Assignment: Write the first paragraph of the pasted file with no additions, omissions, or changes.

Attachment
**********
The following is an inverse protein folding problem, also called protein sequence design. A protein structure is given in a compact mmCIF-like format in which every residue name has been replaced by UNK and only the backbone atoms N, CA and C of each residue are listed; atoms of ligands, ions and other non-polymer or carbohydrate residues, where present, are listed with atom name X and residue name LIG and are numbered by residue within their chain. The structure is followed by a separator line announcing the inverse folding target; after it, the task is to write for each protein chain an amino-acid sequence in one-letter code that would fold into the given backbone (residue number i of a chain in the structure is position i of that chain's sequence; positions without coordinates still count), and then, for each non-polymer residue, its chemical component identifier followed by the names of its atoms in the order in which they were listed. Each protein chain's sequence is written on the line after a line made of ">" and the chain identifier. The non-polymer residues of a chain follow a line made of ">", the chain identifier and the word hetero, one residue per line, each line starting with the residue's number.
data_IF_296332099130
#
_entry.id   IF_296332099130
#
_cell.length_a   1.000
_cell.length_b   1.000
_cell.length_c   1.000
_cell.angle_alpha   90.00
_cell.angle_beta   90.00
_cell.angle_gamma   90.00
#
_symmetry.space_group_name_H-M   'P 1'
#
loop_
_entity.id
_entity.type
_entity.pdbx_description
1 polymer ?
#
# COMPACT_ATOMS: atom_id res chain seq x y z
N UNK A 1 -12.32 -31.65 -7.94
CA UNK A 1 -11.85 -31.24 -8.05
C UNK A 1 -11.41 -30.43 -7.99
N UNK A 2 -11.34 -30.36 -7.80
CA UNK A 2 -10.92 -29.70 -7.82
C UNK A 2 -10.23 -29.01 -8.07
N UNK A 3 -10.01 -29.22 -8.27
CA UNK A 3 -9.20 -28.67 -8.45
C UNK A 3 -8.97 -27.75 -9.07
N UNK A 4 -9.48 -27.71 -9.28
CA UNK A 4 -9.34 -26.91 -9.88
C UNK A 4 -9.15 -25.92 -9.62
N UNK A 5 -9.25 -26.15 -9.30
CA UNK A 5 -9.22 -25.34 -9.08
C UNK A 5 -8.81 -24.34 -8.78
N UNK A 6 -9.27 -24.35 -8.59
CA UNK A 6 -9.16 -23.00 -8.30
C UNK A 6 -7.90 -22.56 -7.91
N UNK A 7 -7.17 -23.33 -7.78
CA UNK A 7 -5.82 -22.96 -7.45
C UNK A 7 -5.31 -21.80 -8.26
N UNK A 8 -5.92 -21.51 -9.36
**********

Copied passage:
The following is an inverse protein folding problem, also called protein sequence design. A protein structure is given in a compact mmCIF-like format in which every residue name has been replaced by UNK and only the backbone atoms N, CA and C of each residue are listed; atoms of ligands, ions and other non-polymer or carbohydrate residues, where present, are listed with atom name X and residue name LIG and are numbered by residue within their chain. The structure is followed by a separator line announcing the inverse folding target; after it, the task is to write for each protein chain an amino-acid sequence in one-letter code that would fold into the given backbone (residue number i of a chain in the structure is position i of that chain's sequence; positions without coordinates still count), and then, for each non-polymer residue, its chemical component identifier followed by the names of its atoms in the order in which they were listed. Each protein chain's sequence is written on the line after a line made of ">" and the chain identifier. The non-polymer residues of a chain follow a line made of ">", the chain identifier and the word hetero, one residue per line, each line starting with the residue's number.